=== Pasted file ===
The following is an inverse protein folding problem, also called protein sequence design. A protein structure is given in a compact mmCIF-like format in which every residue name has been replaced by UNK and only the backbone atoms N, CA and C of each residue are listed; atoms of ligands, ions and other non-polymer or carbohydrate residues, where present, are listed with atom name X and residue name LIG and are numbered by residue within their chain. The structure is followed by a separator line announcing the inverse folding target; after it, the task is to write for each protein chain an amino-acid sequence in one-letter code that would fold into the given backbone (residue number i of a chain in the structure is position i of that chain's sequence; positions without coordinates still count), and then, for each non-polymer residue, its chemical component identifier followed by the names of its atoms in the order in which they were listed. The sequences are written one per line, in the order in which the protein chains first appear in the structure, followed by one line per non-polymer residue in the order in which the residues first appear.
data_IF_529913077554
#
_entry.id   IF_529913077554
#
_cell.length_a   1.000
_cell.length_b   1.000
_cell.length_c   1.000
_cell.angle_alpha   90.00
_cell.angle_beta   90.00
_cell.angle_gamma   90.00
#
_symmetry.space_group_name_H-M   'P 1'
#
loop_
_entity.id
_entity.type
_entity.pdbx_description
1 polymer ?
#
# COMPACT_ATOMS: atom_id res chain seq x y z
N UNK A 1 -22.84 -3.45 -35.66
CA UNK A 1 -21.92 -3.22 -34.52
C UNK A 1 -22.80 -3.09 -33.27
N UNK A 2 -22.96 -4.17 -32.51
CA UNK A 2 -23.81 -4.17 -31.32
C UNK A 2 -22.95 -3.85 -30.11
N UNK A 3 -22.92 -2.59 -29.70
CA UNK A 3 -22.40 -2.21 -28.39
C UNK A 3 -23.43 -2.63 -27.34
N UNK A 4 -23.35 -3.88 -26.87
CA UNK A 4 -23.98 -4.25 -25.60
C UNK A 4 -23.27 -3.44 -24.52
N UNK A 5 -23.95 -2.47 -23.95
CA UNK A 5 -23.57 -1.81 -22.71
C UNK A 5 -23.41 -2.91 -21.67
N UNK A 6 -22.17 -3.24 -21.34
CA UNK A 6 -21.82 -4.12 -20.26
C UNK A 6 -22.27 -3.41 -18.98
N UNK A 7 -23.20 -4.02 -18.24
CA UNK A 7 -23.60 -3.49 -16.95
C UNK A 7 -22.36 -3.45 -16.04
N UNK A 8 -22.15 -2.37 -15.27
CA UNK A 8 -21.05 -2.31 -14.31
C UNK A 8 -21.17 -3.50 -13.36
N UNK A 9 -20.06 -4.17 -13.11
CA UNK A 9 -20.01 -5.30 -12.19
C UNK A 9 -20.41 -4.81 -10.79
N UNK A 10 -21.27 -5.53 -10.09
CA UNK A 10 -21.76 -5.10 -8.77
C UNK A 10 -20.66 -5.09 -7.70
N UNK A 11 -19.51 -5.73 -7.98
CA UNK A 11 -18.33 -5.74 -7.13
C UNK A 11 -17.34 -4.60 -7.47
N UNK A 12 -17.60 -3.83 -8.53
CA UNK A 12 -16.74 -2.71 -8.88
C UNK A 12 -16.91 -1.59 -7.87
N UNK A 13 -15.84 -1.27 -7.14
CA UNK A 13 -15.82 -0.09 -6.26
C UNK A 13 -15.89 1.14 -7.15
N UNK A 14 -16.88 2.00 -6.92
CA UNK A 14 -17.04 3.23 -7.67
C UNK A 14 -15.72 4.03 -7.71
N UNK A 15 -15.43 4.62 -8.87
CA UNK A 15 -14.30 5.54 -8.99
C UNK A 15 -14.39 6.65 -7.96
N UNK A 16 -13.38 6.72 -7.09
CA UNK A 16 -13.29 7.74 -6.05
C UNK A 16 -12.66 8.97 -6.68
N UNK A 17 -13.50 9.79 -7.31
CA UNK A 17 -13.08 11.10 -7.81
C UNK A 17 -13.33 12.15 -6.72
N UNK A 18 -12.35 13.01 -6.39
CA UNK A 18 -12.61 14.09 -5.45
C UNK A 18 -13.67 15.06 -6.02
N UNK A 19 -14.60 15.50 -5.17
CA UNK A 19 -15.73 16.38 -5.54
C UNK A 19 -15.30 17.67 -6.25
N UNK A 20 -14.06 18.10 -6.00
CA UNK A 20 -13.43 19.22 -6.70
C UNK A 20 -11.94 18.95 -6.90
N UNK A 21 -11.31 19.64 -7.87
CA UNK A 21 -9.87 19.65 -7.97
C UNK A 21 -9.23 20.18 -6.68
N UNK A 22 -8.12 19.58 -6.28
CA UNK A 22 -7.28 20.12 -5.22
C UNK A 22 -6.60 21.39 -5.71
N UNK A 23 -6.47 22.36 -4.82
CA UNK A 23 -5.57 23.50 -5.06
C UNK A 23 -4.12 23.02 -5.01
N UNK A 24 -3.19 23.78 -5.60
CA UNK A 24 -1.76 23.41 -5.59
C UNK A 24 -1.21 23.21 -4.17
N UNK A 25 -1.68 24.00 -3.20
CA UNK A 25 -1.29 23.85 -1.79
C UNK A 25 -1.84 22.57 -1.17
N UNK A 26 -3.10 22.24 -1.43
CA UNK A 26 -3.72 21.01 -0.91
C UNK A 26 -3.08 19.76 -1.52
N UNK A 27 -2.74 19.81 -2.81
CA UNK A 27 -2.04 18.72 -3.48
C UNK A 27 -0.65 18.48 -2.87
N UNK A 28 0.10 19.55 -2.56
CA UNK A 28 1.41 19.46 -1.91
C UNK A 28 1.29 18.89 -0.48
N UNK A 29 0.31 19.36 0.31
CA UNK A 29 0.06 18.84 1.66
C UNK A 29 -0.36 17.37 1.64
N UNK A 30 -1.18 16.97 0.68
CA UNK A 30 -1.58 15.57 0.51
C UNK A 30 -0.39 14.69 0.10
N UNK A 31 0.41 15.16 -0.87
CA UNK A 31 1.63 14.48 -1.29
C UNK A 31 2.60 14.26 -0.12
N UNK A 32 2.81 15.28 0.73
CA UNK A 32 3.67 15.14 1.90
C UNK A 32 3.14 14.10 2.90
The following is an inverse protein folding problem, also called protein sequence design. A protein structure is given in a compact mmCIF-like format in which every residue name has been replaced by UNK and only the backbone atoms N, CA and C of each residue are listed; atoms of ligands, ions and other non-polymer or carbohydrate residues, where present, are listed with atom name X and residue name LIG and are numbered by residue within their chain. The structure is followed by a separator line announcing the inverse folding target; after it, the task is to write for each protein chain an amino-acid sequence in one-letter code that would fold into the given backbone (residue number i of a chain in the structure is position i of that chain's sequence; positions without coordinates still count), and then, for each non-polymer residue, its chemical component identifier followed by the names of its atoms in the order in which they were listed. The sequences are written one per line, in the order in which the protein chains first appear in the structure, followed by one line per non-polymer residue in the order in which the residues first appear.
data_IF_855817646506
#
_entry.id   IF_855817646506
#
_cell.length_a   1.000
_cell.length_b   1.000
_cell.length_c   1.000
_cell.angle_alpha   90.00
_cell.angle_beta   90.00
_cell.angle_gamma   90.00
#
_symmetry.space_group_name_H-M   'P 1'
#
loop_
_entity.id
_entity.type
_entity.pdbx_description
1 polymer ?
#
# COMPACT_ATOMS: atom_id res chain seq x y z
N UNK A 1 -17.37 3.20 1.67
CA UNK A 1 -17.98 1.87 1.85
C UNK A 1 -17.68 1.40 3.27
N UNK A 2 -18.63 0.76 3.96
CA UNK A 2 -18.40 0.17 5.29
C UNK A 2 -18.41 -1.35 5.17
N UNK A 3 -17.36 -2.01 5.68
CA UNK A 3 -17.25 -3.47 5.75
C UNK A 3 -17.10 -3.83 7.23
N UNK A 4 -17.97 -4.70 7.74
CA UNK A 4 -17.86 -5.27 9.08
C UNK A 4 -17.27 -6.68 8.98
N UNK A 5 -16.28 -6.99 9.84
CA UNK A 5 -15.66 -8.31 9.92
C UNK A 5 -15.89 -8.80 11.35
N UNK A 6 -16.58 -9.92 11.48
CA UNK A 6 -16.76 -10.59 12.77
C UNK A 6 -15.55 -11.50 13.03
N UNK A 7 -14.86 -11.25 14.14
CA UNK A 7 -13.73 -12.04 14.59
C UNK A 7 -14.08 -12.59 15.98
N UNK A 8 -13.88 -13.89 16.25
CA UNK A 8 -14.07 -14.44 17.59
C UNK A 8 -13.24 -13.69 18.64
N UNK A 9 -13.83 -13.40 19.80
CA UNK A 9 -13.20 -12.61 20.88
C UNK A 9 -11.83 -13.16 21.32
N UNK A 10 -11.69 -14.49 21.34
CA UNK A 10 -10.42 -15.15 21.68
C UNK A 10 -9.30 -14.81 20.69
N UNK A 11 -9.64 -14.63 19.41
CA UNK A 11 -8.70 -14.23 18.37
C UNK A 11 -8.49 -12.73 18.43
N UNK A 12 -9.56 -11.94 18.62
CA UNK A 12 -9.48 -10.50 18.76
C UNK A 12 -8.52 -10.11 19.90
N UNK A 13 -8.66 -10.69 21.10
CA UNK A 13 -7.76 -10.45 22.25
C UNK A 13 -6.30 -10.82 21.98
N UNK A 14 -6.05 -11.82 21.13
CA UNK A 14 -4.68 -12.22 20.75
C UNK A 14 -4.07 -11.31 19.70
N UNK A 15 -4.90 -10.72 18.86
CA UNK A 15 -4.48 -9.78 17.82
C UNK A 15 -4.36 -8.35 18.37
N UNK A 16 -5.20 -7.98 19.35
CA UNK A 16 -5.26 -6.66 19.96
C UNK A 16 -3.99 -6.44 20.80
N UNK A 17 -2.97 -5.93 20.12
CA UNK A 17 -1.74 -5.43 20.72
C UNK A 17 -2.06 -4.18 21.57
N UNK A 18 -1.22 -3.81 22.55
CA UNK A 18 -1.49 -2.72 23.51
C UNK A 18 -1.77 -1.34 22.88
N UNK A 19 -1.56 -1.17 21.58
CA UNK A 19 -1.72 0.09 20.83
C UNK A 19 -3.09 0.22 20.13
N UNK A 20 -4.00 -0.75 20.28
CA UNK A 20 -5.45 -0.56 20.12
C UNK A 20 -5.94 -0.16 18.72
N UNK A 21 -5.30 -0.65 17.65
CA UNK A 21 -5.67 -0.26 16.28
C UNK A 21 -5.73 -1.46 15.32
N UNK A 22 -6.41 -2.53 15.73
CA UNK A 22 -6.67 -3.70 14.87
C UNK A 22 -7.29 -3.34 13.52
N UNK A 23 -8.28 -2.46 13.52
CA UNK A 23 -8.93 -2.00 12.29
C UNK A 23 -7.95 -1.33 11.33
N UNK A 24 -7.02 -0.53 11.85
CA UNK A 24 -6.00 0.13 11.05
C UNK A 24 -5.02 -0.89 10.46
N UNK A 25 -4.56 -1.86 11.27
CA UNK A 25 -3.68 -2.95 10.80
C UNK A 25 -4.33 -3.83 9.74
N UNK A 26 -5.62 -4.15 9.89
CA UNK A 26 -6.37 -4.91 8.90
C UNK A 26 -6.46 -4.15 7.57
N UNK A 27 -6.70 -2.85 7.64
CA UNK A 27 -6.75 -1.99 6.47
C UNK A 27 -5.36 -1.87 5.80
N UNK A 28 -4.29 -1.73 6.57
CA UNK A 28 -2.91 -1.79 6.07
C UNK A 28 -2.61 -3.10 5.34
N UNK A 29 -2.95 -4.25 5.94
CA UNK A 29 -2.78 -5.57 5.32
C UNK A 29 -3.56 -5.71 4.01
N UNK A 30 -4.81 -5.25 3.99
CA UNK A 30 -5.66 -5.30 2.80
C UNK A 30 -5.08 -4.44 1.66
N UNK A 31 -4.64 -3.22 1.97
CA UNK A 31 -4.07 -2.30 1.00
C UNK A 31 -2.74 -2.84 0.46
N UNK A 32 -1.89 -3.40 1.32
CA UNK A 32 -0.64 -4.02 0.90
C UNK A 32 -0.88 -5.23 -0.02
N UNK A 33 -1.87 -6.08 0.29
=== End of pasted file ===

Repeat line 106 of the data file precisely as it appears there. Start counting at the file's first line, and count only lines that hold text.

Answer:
N UNK A 29 0.31 19.36 0.31